How Writing Can Help Parents and Students Connect

When students arrive on campus with their parents, both parties often assume that the school will function in loco parentis, watching over its young charges, providing assistance when needed. Colleges and universities present themselves as supportive learning communities—as extended families, in a way. And indeed, for many students they become a home away from home. This is why graduates often use another Latin term, alma mater, meaning "nourishing mother." Ideally, the school nurtures its students, guiding them toward adulthood. Lifelong friendships are formed, teachers become mentors, and the academic experience is complemented by rich social interaction. For some students, however, the picture is less rosy. For a significant number, the challenges can become overwhelming.

In reality, administrators at American colleges and universities are often obliged to focus as much on the generation of revenue as on the new generation of students. A troubled or even severely disturbed student can easily fall through the cracks. Public institutions in particular are often faced with tough choices about which student support services to fund, and how to manage such things as soaring health-care costs for faculty and staff. Private schools are feeling the pinch as well. Ironically, although tuition and fees can increase as much as 6.6 percent in a single year, as they did in 2007, the high cost of doing business at public and private institutions means that students are not necessarily receiving more support in return for increased tuition and fees. To compound the problem, students may be reluctant to seek help even when they desperately need it.

Just as colleges are sometimes ill equipped to respond to the challenges being posed by today's students, so students themselves are sometimes ill equipped to respond to the challenges posed by college life. Although they arrive on campus with high expectations, some students struggle with chronic shyness or perfectionism, learning disabilities, addiction, or eating disorders. Still others may have an unreliable moral compass, and some go wild when they realize that the only real prohibition against things like alcohol, drugs, and sex is their own willpower. Most experience failed relationships; some suffer from acute loneliness, mental illness, or even rage.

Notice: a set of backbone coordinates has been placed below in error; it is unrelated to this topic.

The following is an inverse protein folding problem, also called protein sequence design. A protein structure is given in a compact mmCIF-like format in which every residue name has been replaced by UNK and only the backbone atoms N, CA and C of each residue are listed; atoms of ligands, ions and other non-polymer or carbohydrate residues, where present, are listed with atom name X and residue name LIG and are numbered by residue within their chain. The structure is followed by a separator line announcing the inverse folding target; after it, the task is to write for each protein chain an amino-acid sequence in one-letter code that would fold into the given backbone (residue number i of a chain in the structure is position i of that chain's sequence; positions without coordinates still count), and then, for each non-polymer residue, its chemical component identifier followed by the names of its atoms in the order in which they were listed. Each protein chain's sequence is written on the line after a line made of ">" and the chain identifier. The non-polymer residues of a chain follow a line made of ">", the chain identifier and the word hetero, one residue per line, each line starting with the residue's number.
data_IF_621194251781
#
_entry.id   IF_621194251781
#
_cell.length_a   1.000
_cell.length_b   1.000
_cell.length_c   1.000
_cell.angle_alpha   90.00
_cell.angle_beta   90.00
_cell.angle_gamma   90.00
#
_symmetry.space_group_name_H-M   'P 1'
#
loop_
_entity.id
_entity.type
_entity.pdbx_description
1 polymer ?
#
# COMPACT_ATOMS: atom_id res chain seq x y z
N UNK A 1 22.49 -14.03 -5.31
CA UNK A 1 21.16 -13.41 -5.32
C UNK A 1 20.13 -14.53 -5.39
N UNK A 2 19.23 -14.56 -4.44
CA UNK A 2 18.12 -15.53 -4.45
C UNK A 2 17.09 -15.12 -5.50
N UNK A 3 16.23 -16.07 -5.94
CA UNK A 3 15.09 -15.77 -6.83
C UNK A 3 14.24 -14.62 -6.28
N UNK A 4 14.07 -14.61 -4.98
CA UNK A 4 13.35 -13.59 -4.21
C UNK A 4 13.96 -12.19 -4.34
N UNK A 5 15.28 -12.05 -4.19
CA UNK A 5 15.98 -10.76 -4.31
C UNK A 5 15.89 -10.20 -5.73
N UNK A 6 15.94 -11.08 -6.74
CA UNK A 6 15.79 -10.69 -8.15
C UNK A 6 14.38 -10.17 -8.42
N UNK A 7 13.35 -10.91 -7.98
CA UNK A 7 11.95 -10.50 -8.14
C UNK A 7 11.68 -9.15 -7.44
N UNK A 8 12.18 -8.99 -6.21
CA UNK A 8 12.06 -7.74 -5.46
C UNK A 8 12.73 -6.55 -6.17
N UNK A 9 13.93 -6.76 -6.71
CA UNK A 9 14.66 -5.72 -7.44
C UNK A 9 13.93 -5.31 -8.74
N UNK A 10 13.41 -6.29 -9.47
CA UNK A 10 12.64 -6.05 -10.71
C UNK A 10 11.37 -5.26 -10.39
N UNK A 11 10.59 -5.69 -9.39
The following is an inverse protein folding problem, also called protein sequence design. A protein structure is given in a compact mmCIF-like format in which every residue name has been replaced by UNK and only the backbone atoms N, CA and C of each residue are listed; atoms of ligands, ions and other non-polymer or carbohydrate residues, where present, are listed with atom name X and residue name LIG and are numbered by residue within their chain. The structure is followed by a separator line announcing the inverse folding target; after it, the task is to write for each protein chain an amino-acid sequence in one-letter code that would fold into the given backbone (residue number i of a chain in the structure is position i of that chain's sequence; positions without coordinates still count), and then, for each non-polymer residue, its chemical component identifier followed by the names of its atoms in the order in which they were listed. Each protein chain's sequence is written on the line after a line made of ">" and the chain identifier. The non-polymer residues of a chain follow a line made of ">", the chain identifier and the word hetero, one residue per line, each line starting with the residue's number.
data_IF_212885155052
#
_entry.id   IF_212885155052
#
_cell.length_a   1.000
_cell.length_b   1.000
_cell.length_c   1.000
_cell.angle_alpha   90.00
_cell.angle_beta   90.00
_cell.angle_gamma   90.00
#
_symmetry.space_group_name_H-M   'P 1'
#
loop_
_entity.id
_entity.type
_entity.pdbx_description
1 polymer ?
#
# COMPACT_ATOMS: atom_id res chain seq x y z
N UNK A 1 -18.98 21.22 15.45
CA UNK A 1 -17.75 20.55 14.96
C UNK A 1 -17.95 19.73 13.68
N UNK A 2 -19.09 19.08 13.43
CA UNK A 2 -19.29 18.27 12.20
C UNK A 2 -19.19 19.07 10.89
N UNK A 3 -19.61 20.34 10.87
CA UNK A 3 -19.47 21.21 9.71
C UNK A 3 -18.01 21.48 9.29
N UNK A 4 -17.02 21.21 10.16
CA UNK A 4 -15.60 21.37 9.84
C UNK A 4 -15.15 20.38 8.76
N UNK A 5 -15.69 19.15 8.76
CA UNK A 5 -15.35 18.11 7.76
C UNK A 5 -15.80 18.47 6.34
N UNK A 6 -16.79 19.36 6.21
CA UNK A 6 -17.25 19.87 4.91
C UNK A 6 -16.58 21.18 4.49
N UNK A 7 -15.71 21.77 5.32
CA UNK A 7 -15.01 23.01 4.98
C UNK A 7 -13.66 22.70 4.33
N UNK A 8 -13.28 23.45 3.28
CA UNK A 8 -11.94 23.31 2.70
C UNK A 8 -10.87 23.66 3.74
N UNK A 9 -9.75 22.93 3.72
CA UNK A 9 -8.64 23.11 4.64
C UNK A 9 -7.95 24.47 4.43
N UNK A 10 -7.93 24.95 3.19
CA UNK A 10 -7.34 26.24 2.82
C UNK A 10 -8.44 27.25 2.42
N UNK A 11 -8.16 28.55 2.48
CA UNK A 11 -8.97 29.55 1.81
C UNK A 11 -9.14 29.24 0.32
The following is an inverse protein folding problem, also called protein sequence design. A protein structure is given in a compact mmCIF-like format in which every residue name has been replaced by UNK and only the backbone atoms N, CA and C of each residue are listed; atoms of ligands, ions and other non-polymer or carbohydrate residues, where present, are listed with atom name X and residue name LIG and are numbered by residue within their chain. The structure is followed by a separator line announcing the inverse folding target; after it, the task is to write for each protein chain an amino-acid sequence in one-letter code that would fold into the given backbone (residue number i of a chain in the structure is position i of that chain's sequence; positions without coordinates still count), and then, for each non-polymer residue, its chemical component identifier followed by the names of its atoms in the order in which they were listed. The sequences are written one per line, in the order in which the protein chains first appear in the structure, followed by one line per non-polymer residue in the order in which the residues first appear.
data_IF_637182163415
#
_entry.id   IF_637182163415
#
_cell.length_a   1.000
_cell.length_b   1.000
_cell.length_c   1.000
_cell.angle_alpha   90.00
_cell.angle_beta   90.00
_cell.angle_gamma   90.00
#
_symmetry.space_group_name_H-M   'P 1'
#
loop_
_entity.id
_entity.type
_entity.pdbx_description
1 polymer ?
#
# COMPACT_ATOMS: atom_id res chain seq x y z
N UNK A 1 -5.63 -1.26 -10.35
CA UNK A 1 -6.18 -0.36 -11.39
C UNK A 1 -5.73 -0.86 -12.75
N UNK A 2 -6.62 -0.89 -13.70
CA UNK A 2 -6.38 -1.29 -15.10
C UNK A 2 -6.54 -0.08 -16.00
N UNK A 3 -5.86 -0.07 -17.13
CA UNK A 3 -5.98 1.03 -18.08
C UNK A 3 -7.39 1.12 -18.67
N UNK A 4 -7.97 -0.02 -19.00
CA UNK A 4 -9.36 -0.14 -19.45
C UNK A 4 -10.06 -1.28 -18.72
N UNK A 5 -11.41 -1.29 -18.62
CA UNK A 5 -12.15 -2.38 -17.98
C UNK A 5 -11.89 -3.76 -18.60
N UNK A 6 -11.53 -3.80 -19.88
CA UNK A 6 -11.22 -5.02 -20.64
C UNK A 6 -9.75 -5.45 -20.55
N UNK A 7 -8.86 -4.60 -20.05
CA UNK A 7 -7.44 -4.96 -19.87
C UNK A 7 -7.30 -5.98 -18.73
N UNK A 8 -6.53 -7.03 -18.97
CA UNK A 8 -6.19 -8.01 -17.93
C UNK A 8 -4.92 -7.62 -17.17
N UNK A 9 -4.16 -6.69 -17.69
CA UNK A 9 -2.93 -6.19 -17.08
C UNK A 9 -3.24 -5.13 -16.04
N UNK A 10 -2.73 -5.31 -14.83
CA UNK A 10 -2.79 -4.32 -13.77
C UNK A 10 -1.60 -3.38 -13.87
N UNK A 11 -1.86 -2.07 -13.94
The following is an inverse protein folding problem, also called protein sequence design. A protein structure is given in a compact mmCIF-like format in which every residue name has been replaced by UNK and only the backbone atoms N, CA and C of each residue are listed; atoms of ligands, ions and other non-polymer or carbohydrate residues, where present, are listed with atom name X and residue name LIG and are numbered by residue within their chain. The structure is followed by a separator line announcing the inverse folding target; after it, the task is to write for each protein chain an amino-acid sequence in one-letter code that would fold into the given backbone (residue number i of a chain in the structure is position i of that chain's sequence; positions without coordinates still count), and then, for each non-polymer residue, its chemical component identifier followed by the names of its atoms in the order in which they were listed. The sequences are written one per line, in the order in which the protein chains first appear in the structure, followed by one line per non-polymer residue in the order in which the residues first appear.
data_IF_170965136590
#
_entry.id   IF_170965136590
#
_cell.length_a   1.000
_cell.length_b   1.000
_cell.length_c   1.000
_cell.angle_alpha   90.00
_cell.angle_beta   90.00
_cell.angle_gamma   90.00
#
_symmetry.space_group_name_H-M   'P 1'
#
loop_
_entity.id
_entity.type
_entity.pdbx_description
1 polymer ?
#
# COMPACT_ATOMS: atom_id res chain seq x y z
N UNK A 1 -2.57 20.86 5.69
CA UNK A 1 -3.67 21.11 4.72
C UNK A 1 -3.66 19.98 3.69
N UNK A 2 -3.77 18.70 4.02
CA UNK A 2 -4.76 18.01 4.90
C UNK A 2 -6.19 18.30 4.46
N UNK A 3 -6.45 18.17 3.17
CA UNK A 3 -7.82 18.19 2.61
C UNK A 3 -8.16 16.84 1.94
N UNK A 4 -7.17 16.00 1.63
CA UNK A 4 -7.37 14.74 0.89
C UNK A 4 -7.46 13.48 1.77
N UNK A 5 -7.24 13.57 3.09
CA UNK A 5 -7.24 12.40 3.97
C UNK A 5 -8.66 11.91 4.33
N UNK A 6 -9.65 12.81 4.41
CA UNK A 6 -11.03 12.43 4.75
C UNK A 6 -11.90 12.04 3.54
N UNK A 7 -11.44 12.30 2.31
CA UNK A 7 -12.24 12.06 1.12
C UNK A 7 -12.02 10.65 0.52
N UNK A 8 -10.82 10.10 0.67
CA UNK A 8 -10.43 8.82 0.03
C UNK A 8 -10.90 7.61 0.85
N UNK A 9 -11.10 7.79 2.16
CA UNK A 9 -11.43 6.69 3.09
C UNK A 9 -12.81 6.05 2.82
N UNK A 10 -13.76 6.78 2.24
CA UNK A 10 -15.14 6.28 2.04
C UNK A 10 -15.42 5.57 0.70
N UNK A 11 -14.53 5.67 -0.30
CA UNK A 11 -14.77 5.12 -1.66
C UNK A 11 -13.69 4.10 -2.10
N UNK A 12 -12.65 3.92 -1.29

Unfortunately, higher education is sometimes more of an information delivery system than a responsive, collaborative process. We have created cities of youth in which students can pass through unnoticed, their voices rarely heard, their faces rarely seen. As class size grows in response to budget cuts, it becomes even less likely that troubled students, or even severely disturbed students, will be noticed. When they're not, the results can be tragic.

In the fall of 2005, in my role as chair of Virginia Tech's Department of English, I worked with student Seung-Hui Cho after he wrote an angry poem in a creative-writing class. Unable to require him to go to counseling—a policy that has since been modified at Virginia Tech—I tried to persuade him to seek help. That semester, he did indeed seek counseling on several occasions. For reasons that are still unclear—partly because some of the records of his contact with Virginia Tech's counseling center have been lost—he was only triaged and never received a complete diagnosis or comprehensive evaluation. In April 2007, Cho killed 32 students and faculty at Virginia Tech. I am not suggesting that most troubled students are like Seung-Hui Cho. In fact, almost all the troubled students with whom I have worked over the past three decades have been sensitive, compassionate people. Though some have been suicidal, the last thing they would do is deliberately injure someone else. But my experience with Cho has lent a new urgency to my efforts to reach students who may need help.